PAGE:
Almost everyone agrees that it was an unexpectedly successful, even triumphant, occasion. A few editors — Paul Dacre of the Daily Mail, Charles Moore of the Daily Telegraph, Alan Rusbridger of the Guardian and Boris Johnson of this parish — either had other engagements or may have felt they are a little too grand to attend an event in the company of so many lesser journalists. But most editors were there, including Robert Thomson, the new man at the Times. Many of them were gathered together at one end of St George's Hall with the Queen and the Duke of Edinburgh. These are very great personages — I mean the editors — whose single command is obeyed unquestioningly in their little realms, Those who control
'red-tops' may by a single story have disabled the monarchy. Yet, finding themselves face-to-face with their traditional quarry, many of them went 'all wobbly', according to one account. Some were 'struck dumb' and 'couldn't think of anything to say' and 'looked gormless', says another. John Withe row, editor of the Sunday Times, rescued one slightly sticky situation with the Queen by rather sweetly thanking her for inviting them all.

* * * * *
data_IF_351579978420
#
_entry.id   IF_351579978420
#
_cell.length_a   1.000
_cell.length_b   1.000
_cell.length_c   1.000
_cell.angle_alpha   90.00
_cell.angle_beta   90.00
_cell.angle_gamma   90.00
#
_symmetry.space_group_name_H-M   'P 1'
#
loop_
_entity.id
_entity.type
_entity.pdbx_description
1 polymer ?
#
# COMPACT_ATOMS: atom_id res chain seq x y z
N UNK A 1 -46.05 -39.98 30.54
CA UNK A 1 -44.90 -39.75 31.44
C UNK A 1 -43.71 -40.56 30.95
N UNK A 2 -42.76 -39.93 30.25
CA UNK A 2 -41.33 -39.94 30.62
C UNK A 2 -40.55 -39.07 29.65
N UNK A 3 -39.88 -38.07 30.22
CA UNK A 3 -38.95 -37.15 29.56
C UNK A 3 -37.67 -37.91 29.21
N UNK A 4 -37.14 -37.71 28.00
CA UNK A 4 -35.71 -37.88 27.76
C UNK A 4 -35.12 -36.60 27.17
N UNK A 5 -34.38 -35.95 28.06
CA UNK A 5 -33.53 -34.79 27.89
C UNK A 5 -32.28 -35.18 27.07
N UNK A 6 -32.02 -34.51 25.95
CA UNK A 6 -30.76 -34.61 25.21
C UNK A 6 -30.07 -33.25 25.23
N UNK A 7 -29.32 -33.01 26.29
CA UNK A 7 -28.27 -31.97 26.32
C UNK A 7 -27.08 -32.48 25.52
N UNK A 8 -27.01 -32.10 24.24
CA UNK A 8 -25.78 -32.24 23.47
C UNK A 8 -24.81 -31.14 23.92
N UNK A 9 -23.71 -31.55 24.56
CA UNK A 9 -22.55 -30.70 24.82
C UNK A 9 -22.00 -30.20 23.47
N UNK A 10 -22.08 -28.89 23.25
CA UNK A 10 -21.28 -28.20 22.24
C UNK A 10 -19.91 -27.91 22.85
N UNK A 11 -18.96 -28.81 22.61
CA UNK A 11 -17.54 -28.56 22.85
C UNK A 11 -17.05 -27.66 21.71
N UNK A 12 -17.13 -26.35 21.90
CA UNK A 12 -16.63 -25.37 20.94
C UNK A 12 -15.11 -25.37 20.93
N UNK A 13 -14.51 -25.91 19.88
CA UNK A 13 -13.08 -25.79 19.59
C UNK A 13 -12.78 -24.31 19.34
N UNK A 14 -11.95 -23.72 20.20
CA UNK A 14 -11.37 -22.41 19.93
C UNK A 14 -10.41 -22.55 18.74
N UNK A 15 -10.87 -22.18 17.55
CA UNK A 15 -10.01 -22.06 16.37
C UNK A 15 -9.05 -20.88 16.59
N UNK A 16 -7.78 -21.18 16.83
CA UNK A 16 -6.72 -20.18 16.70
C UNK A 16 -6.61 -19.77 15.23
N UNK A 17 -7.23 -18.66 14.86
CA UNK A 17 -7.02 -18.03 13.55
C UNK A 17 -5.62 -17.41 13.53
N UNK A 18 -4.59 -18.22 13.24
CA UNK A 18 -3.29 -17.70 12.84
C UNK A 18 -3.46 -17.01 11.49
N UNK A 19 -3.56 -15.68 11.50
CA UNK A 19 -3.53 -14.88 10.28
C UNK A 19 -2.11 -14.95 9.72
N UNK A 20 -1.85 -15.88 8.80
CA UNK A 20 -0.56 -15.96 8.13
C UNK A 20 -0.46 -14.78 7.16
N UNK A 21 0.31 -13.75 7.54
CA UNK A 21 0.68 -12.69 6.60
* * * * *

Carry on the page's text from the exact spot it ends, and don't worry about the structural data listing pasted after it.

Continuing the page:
By all reports the Duke of Edinburgh was his normal robust self. 'What do you do?' he asked the presumably republican Simon Kelner. 'I am the editor of the Independent.' replied Mr Kelner. `So why are you here?' Mr Kelner: 'Because I was invited'. The Duke: 'Well, you didn't have to come.' Another journalist from the Independent, who had been told about this exchange, tried to hide his name tag with his wine glass when he met the Duke, who nonetheless peered to see which paper he hailed from, and turned on his heel when he found out. The Duke of Edinburgh also made a pointed remark to Rebekah Wade, editor of the News of the World, when he told the London editor of Newsweek that he had once contributed an article to his magazine. 'And HI never write for yours,' he informed a tongue-tied Ms Wade. But he seems on the whole to have won friends. David Aaronovitch, who surely must be a republican, wrote in a generally respectful Independent column on Tuesday, that the Duke 'had considerable charm'.